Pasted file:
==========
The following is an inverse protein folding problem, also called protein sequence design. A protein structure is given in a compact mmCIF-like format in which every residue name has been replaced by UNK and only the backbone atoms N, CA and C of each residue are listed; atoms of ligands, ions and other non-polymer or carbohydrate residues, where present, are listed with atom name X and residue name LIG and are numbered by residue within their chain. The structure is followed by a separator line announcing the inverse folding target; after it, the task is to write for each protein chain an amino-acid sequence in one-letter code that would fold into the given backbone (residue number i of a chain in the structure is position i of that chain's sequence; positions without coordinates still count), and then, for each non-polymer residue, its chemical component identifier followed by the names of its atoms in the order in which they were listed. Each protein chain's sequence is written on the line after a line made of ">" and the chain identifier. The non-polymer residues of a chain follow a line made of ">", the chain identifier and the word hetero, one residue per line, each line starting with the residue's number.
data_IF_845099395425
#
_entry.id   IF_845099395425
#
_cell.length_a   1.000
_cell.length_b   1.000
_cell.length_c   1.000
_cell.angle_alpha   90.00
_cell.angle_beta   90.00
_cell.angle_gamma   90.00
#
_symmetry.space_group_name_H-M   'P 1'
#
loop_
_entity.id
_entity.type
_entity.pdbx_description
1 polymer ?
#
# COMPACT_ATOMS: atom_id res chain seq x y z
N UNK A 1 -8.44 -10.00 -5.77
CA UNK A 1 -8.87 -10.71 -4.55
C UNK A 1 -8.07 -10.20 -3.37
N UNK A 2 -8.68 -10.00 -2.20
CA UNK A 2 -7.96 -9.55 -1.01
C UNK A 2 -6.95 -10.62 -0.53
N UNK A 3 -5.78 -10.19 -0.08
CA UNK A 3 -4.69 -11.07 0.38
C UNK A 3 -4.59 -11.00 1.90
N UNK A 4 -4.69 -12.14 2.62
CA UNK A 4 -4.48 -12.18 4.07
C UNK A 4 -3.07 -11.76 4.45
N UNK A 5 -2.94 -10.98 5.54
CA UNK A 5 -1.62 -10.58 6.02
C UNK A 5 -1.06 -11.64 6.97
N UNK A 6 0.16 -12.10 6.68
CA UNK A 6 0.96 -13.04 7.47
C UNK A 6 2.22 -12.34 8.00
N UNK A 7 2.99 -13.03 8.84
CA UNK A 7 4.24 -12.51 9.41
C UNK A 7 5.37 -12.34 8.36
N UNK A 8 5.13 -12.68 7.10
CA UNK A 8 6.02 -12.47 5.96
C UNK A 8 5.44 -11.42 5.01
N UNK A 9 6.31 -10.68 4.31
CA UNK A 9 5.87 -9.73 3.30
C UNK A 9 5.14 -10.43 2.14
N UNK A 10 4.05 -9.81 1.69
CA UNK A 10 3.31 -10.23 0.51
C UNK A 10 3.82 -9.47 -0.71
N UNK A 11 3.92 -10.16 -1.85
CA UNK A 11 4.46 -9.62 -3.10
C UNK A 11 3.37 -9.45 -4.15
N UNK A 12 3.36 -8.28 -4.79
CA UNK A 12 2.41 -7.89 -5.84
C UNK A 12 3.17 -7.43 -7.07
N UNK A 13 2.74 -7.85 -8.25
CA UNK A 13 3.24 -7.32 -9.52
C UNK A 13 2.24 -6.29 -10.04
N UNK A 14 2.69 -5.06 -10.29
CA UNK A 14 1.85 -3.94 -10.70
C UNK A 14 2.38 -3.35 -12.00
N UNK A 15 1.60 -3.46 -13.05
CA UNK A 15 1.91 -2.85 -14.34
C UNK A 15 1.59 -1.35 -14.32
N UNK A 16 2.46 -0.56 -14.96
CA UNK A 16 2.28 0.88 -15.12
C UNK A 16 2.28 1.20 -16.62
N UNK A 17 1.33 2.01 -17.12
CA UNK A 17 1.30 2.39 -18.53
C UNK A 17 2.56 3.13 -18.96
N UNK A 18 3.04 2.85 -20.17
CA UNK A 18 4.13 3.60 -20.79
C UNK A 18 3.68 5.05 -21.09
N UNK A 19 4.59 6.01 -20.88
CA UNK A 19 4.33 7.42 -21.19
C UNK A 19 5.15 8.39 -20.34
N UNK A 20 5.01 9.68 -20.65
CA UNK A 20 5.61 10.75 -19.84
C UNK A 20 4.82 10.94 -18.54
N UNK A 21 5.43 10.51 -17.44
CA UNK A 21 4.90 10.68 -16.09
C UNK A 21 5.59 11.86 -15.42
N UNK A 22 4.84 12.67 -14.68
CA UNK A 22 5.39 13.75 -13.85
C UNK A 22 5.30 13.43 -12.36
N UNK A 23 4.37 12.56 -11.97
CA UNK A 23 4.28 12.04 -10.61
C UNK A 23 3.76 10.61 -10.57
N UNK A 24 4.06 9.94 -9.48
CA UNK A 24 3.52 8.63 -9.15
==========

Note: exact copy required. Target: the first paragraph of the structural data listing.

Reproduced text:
The following is an inverse protein folding problem, also called protein sequence design. A protein structure is given in a compact mmCIF-like format in which every residue name has been replaced by UNK and only the backbone atoms N, CA and C of each residue are listed; atoms of ligands, ions and other non-polymer or carbohydrate residues, where present, are listed with atom name X and residue name LIG and are numbered by residue within their chain. The structure is followed by a separator line announcing the inverse folding target; after it, the task is to write for each protein chain an amino-acid sequence in one-letter code that would fold into the given backbone (residue number i of a chain in the structure is position i of that chain's sequence; positions without coordinates still count), and then, for each non-polymer residue, its chemical component identifier followed by the names of its atoms in the order in which they were listed. Each protein chain's sequence is written on the line after a line made of ">" and the chain identifier. The non-polymer residues of a chain follow a line made of ">", the chain identifier and the word hetero, one residue per line, each line starting with the residue's number.